After collecting a months-long deluge of popular disdain for the oil and gas industry in a public regulatory review, the Quebec government has decided to toughen its five-year-old moratorium against unconventional exploration using hydraulic fracturing (fracking) into a permanent ban.

“From now on in Quebec, the exploration and exploitation of hydrocarbons is forbidden, unless it satisfies the most rigorous rules to protect our environment,” said Provincial Energy Minister Pierre Moreau.

The government had issued draft regulations last fall.

The final version of the new regulations, to be published soon for a last formal review, includes outright prohibition against the use of fracturing to crack open unconventional deposits, effectively making Quebec’s share in the Utica Shale formation off limits.

In other geological features where the technology might be tolerated, the toughened Quebec regime further restricts fracturing by demanding that the operation take place at least 1,000 meters (3,090 feet) deep down in the province’s rock basement.

The new rules would also keep oil and gas operations out of urban areas and establish wide safety buffers where drilling is prohibited around public premises such as schools, hospitals and tourism or recreation facilities.

Moreau, acknowledging the anti-fracking forces aroused by the regulatory review, said in a statement “the history of the energy transition is being written,” referring to popular belief in decarbonization and electrification trends that would spell the end for oil and natural gas.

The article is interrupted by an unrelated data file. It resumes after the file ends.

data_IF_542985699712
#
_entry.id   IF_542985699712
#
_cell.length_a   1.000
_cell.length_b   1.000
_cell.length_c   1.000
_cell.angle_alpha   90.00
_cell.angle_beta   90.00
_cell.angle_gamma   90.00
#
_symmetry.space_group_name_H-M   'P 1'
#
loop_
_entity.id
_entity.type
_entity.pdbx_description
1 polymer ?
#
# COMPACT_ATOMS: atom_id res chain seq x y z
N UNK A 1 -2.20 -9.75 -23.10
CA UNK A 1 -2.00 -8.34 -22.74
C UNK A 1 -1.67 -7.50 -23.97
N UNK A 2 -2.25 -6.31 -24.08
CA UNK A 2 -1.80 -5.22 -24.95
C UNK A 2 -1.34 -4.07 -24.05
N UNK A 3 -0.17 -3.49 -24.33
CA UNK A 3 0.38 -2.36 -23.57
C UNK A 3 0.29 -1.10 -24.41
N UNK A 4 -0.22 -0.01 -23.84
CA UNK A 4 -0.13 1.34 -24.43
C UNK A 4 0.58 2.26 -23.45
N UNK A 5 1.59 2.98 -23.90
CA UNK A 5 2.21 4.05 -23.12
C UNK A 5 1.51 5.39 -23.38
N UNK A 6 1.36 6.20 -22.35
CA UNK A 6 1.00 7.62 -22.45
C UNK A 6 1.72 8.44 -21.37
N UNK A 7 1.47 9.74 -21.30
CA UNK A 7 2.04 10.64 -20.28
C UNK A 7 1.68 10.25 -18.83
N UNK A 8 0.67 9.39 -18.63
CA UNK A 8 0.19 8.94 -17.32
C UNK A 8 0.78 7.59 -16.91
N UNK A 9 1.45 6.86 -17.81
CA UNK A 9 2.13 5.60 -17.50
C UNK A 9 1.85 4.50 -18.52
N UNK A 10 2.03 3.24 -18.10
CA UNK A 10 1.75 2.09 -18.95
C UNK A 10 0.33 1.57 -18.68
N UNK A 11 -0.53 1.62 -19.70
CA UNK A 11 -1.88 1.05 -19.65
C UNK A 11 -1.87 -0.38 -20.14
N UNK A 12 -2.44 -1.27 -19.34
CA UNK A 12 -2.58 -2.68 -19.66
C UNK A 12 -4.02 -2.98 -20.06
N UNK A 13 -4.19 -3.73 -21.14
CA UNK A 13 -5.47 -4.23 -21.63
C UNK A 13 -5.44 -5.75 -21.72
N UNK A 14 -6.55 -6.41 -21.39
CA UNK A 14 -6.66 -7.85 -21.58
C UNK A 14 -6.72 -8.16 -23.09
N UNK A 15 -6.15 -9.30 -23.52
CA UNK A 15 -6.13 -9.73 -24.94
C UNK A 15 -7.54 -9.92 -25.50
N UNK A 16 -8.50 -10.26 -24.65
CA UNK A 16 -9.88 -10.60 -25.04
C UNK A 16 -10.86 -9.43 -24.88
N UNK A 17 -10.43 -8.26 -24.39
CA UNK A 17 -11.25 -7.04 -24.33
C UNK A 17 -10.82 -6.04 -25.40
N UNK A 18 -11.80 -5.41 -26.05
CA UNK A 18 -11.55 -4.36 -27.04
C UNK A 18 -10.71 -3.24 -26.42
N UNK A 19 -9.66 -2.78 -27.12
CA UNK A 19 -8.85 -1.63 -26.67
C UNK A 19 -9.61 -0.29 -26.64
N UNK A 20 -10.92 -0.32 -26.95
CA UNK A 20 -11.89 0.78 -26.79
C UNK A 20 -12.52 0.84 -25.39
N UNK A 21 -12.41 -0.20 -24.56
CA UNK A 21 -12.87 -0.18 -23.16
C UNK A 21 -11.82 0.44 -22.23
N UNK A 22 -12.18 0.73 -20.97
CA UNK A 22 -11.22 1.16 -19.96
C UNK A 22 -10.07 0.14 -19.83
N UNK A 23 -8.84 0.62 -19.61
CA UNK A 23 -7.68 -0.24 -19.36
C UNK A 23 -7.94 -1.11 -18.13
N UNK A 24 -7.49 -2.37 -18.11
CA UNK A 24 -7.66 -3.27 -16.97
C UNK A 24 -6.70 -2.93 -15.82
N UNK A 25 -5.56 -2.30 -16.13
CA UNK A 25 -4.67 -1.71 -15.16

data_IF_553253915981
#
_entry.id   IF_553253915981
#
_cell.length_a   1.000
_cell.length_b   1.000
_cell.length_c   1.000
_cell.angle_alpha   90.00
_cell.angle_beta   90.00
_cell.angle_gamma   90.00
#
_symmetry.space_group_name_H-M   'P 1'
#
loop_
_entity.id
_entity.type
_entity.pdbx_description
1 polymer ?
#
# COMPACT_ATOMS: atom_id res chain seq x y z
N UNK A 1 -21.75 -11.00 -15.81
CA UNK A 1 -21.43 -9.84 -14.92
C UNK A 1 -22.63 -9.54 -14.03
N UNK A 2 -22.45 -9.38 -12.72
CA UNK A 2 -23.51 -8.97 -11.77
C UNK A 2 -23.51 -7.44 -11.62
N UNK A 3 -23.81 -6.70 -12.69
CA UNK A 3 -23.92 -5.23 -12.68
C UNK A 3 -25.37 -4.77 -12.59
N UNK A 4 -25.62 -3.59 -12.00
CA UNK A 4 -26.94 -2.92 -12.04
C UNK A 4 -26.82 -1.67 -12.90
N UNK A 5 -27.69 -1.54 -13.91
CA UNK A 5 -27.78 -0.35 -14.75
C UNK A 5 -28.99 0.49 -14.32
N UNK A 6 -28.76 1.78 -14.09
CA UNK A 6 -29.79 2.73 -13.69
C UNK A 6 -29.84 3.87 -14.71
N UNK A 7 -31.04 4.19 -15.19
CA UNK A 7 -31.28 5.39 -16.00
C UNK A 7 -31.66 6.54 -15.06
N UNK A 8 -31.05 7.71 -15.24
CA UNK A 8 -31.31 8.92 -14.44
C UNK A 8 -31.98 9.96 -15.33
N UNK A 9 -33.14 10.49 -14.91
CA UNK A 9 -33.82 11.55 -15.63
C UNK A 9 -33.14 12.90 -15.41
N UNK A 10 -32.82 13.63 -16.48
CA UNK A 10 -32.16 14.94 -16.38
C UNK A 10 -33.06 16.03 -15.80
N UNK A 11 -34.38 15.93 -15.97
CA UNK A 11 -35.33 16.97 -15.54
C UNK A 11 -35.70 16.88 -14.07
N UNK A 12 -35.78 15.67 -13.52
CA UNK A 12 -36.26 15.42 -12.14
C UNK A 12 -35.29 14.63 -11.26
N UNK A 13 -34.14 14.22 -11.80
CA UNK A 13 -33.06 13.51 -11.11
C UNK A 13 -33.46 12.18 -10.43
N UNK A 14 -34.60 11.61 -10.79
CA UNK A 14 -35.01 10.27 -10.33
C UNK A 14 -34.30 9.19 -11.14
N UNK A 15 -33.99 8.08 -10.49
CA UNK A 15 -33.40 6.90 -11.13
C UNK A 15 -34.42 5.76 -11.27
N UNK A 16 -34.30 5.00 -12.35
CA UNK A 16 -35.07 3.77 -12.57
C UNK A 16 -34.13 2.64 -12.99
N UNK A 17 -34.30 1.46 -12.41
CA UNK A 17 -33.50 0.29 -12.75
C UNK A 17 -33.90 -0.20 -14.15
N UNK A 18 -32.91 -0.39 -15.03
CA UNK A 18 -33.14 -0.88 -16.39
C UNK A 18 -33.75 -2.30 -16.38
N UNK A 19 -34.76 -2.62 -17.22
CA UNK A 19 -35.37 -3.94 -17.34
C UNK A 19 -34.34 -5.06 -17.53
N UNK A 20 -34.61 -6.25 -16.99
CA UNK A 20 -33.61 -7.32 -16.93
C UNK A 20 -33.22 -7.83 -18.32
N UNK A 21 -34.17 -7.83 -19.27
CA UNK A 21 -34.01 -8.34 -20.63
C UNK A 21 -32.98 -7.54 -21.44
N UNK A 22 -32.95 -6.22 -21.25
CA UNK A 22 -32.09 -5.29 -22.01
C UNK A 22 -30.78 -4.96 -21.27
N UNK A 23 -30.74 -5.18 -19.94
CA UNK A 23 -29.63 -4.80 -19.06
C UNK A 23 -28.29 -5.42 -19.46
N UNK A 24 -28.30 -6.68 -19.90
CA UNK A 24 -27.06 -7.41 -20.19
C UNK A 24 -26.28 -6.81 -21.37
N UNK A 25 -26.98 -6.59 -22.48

The new regulatory chapter immediately inflicted deep share price drops on the last company still proposing trials of shale fracturing in Quebec, Questerre Energy Corp. Questerre, which explores in Quebec’s Utica within the St. Lawrence Lowlands, earlier in 2017 said independent engineers estimated that some resources in the play were 30% larger than previously thought, an estimated 5.8 Tcf, or 965 million boe. Questerre has more than 735,000 gross acres that are prospective for the Utica.

The Calgary-based producer confirmed the fears of disappointed investors that “these regulations would have the effect of banning hydraulic fracturing and any meaningful exploitation of natural gas in Quebec.”

“Questerre condemns the decision by the Government of Quebec to capitulate to a vocal minority that are seeking to block the progress on our global environment and the growth of Quebec’s economy,” said Questerre President Michael Binnion. “This decision is motivated solely by short-term politics around the upcoming election,” which is scheduled this fall.

Questerre vowed to try again to revive Quebec shale drilling targets in the next round of legally required canvasses of public and interest group views before the new regulations can be implemented.

The drilling ban is the second recent step to exclude the oil and gas industry from Quebec. The provincial government halted a drilling program on remote, all but uninhabited Anticosti Island in the Gulf of St Lawrence before work could start and refunded the participants’ mineral rights lease payments.

The Macasty Shale, an oily formation underlying Quebec’s Anticosti Island, is estimated to contain 20-45 billion bbl of oil.